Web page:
Ignite Spot took a detailed look at the blogging universe and detailed some pretty interesting stats.
From the number of bloggers each month to the fact that the majority of bloggers are women. I was on a Hubspot webinar recently where Dan Zarella had Chris Pirilo from Locker Gnome on, Chris said he felt blogging was done. Looking at the stats here that does not seem to be the case.
The monthly income numbers look pretty big at least at the top. Perez Hilton making $450,000 a month, Mashable at $560,000 a month.
Here is an illustrated look at the early days of Online Advertising. One thing not mentioned in the infographic that I found interesting in other research was that Google initially wanted to do a deal with Bill Gross but could not come to terms on a deal. They went ahead with Adwords and Gross went after them and they settled out of court.
The story begins in 1996 with an 18-year-old college dropout named Scott Banister, who came up with a simple but elegant concept that turned out to be one of the best business ideas in history.
This is the true story of the search business model — a concept that
John Battelle and other search historians have erroneously attributed to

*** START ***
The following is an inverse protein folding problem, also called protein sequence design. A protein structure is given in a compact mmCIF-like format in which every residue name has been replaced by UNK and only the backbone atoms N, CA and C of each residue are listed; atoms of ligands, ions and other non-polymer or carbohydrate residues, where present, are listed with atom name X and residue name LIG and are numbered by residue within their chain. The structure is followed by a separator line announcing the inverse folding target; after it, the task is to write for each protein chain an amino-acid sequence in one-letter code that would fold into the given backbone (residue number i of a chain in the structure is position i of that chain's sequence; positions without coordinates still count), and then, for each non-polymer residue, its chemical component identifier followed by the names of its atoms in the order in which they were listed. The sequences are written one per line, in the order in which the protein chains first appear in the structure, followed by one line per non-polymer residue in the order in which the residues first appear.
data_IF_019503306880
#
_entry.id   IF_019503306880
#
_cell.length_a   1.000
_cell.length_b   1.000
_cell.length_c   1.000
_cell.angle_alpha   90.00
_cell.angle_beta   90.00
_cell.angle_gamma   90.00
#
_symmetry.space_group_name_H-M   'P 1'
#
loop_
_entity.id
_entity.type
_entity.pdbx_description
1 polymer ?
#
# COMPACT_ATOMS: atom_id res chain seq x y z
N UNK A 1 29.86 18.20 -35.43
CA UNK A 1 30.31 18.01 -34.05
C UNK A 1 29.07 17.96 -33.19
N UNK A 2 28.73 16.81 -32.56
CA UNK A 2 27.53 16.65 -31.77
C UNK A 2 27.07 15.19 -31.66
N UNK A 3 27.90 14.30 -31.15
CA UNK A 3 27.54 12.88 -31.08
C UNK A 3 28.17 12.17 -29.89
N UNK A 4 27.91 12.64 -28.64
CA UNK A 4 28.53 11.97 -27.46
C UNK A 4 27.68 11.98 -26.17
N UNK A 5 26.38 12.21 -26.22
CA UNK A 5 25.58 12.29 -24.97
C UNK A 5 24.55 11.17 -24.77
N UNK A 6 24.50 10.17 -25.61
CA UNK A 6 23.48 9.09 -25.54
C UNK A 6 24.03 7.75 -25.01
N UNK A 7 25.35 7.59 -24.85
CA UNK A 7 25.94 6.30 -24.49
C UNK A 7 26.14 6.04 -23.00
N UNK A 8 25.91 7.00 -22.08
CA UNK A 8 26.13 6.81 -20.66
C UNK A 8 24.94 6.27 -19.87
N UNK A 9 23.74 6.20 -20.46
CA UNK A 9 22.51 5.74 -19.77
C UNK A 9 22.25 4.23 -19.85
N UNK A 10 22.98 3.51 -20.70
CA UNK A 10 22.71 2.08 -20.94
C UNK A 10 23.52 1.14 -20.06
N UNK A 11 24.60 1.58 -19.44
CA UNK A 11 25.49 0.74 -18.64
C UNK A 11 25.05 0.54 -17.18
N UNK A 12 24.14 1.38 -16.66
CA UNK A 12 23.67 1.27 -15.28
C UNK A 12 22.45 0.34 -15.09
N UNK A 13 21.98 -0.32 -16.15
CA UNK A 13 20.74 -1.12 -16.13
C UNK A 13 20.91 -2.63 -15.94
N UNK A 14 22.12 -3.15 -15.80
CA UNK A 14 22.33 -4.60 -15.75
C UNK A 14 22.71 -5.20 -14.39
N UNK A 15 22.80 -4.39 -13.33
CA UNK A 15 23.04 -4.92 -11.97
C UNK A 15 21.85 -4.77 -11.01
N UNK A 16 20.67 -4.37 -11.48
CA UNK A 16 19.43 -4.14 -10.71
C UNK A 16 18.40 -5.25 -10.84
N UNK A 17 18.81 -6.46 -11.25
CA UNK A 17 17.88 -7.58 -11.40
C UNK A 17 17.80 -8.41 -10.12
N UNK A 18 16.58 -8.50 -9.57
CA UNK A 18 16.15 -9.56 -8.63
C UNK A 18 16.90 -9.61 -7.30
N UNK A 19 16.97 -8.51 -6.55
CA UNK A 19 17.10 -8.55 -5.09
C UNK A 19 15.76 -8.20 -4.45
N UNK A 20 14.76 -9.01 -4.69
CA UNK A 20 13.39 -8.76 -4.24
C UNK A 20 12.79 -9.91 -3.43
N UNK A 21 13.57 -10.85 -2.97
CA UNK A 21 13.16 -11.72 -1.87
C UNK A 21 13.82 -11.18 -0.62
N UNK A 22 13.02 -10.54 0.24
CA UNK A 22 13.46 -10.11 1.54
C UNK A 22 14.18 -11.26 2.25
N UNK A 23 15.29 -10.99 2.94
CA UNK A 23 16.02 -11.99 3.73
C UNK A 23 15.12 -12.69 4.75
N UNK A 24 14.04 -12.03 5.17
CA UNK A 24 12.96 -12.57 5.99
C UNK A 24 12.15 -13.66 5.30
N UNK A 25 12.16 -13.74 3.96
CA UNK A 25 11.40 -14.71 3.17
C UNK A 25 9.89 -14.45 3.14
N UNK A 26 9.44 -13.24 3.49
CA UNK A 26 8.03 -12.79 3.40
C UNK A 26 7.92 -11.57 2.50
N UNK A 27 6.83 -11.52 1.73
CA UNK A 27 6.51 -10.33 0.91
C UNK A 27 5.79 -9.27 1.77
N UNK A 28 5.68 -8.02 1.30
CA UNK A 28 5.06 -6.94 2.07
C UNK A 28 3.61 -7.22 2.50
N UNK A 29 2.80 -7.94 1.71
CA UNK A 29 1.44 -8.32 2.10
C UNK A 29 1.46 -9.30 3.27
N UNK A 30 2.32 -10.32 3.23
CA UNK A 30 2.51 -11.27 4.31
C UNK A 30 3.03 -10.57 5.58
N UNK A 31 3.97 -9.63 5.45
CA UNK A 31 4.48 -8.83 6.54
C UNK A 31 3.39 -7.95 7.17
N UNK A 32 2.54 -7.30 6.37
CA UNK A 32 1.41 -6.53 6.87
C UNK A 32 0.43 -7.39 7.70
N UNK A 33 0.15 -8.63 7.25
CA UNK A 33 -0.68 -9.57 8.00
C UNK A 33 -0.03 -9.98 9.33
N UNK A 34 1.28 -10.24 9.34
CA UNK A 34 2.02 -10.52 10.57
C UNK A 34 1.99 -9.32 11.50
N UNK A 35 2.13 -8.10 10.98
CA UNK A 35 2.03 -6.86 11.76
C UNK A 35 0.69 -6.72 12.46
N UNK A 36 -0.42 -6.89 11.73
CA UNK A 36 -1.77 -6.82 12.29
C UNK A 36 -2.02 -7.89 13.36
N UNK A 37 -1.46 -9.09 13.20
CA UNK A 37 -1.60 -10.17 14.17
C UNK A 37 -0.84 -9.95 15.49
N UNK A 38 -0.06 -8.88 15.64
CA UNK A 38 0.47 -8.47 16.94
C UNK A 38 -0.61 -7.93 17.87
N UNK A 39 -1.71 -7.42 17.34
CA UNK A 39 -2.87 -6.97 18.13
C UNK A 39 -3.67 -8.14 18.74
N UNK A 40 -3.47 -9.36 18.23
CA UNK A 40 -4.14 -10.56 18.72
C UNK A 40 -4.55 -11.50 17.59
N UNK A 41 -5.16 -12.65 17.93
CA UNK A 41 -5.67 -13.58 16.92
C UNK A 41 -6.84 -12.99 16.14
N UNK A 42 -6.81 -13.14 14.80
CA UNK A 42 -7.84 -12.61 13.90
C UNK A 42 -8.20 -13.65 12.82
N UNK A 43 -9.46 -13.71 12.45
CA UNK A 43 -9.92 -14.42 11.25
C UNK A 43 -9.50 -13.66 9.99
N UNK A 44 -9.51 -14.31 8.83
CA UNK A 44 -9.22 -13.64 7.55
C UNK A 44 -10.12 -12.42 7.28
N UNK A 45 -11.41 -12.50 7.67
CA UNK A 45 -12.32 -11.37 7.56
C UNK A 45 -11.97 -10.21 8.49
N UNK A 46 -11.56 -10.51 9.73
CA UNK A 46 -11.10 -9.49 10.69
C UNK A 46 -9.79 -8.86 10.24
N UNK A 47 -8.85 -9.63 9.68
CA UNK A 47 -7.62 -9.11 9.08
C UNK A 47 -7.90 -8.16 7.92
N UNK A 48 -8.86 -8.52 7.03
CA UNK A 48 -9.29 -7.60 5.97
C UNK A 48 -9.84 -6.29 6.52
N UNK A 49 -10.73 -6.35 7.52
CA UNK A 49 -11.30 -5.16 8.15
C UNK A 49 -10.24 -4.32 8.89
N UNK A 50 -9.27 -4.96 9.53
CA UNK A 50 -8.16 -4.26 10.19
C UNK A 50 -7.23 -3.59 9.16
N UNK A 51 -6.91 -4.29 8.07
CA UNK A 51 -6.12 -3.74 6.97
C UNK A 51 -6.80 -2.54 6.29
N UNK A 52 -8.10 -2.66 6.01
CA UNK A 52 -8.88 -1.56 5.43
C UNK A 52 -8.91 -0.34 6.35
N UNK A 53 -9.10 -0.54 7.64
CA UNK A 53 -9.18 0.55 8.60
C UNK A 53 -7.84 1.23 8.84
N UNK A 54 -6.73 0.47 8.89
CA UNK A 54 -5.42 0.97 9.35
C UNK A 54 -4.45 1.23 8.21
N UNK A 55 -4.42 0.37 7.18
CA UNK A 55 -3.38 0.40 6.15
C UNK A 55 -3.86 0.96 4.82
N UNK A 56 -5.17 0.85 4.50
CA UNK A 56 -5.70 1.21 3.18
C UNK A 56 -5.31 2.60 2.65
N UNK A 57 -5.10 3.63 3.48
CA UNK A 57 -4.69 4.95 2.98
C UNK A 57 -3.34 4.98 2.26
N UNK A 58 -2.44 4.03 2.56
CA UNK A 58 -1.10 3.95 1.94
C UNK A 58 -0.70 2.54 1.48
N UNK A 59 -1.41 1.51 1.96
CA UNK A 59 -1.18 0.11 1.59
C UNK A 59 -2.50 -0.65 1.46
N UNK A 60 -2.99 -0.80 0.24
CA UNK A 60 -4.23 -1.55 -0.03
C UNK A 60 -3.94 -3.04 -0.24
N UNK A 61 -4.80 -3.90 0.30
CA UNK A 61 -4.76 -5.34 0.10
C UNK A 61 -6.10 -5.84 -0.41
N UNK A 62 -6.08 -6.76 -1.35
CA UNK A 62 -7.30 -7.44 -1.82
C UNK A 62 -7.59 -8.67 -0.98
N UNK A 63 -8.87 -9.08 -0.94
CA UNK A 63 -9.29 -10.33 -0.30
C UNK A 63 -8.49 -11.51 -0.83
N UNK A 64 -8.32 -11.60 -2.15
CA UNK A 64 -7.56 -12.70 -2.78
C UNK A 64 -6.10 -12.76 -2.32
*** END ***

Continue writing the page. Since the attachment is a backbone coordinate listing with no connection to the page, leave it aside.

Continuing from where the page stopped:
for Goto.com. Although Gross deserves the lion’s share of credit for
recognizing a good idea and more importantly for implementing it, the
credit for developing the idea itself belongs elsewhere. But first,
let’s recall the world of search in the late ‘90s.
What does the average consumer understand about Google's algorithm? What
are the most revealing consumer attitudes to Google's search results?
How does the public behave when presented with a page of organic search
results and ads?
The folks at SearchMetrics have released their SEO ranking factors for
2013. This is their ranking correlation study they worked on for the
past 3-months, right after the second-generation Penguin update was
pushed out by Google.
When you look at Internet usage some interesting things stand out. The most interesting point to me deals with mobile usage. There are more people with mobile subscriptions than there are people with access to electricity and clean drinking water.
I was looking at an infographic and thought it was interesting that they listed .com as a technology term that "simply does not cut it anymore". The piece was about terms that are getting old and outdated.
The blurb about .com was that it faces new challenges every year. Not sure if that is not a bit of hyperbole, as no one is close to taking the throne. The graphic says expect to see .nyc,.shop and .sport in the future.
So here is the infographic produced by Lebara Mobile.
This is a really good look at how far the Internet has come,from October of 1969,when four leading U.S. universities—University of
California Los Angeles (UCLA), Stanford Research Institute (SRI),
University of California Santa Barbara (UCSB), and the University of
Utah—activated a project known as the Advanced Research Projects Agency
Network (ARPANET), creating the first successful network
of computers in a time when computers barely interacted with their
users, let alone one another. This historic connection provided the
basis for the Internet as we know it today.
WhoIsHostingThis.com put together this infographic and they did a really nice job.